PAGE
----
It’s that time when the self-improvementniks among us resolve to make resolutions. Think about that word: re-solution. A chance to find new ways to do the right thing, and to do things right. A chance to reverse what you did not so well last year. A chance to make amends. A chance to change. A chance not to let bad things happen by chance, to assert your will to achieve, no matter how modest the victory. An effort to learn, and re-learn, from past mistakes.
It’s all, as they say, good. Or is it? Are resolutions really placebos? A form of self-foolery? A lazy cousin of “I think, therefore I am”? “I resolve, therefore I am a better person already!”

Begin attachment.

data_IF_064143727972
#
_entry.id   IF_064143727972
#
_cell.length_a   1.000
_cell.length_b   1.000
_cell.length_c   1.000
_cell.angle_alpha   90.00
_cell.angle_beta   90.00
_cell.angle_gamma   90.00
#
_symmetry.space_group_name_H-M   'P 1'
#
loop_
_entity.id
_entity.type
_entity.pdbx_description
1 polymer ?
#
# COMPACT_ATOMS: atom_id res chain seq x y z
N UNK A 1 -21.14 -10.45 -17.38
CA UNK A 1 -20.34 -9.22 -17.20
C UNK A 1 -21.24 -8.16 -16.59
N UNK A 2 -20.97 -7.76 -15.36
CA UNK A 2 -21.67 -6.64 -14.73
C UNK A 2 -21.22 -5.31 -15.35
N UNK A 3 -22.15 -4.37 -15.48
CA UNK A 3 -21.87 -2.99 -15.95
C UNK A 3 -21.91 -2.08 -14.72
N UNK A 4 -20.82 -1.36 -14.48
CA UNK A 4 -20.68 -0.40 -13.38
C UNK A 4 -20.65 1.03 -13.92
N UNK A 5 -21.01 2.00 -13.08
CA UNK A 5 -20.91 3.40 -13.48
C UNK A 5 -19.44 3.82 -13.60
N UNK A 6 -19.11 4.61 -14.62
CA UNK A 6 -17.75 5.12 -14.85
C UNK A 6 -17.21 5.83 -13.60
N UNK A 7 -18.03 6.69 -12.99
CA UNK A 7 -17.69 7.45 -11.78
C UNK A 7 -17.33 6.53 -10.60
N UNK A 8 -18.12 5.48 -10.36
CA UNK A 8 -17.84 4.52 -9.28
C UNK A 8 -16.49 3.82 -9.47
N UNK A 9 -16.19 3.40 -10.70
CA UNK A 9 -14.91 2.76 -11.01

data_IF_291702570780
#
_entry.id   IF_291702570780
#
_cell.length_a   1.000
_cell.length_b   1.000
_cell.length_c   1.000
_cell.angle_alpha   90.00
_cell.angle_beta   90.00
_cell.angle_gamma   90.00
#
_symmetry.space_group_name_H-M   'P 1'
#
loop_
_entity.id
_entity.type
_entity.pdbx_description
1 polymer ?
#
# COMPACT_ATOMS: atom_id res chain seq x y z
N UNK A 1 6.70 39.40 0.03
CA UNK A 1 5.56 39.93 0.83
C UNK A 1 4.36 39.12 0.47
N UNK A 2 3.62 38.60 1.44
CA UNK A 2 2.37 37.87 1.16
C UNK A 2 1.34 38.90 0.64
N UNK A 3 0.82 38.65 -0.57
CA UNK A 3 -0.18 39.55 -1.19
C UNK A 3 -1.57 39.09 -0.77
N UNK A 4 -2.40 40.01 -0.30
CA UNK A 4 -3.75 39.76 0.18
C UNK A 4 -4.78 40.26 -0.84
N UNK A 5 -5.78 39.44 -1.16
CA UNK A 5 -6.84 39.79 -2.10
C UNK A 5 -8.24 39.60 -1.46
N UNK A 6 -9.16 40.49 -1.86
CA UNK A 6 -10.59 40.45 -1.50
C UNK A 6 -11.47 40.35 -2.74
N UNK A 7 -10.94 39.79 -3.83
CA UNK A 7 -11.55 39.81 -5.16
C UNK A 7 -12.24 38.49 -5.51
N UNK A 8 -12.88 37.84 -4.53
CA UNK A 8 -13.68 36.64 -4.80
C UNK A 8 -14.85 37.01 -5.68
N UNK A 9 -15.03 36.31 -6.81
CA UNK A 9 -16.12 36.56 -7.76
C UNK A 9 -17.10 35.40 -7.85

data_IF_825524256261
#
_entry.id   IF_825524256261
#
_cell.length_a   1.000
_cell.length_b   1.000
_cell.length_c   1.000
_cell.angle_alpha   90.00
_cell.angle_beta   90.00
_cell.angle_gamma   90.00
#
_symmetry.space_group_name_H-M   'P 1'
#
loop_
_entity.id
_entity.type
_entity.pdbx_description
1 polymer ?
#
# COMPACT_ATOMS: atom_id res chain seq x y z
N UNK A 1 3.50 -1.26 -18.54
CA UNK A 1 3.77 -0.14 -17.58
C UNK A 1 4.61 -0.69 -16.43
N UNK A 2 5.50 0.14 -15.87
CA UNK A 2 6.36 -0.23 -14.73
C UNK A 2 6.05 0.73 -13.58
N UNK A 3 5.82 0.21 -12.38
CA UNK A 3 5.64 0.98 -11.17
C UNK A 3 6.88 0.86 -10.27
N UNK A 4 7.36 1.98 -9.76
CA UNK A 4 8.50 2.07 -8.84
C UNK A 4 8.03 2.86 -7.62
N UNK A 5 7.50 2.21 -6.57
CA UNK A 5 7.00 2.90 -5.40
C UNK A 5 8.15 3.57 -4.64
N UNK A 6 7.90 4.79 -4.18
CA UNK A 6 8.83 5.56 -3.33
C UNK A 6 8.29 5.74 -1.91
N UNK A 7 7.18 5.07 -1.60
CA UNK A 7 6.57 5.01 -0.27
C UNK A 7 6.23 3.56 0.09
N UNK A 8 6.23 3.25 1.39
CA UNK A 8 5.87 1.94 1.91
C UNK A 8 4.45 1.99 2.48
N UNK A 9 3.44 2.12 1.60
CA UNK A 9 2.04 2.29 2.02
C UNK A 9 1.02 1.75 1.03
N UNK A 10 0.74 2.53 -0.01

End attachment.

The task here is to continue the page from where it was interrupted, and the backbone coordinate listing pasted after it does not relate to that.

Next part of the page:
Come the dawn of a new year, less than half of Americans (40%) even bother to resolve anything. So reported Dan Diamond in a Jan. 1, 2013 article for Forbes Magazine (http://tinyurl.com/b423z2r). He cited research from the University of Scranton that “just 8% of people achieve their New Year’s goals.” For everyone else, resolve dissolves into a puddle of promise unfulfilled.
If you extrapolate the above stats, among all Americans, 3.2% of us make whole on resolutions. For a proud people who boast of “exceptionalism,” not very exceptional. It’s not even pedestrian. It’s pathetic (this writer included; oh, I make ’em with the best of ’em, and I try hard to keep ’em, and every so often come close, but a resolver’s work is never done.)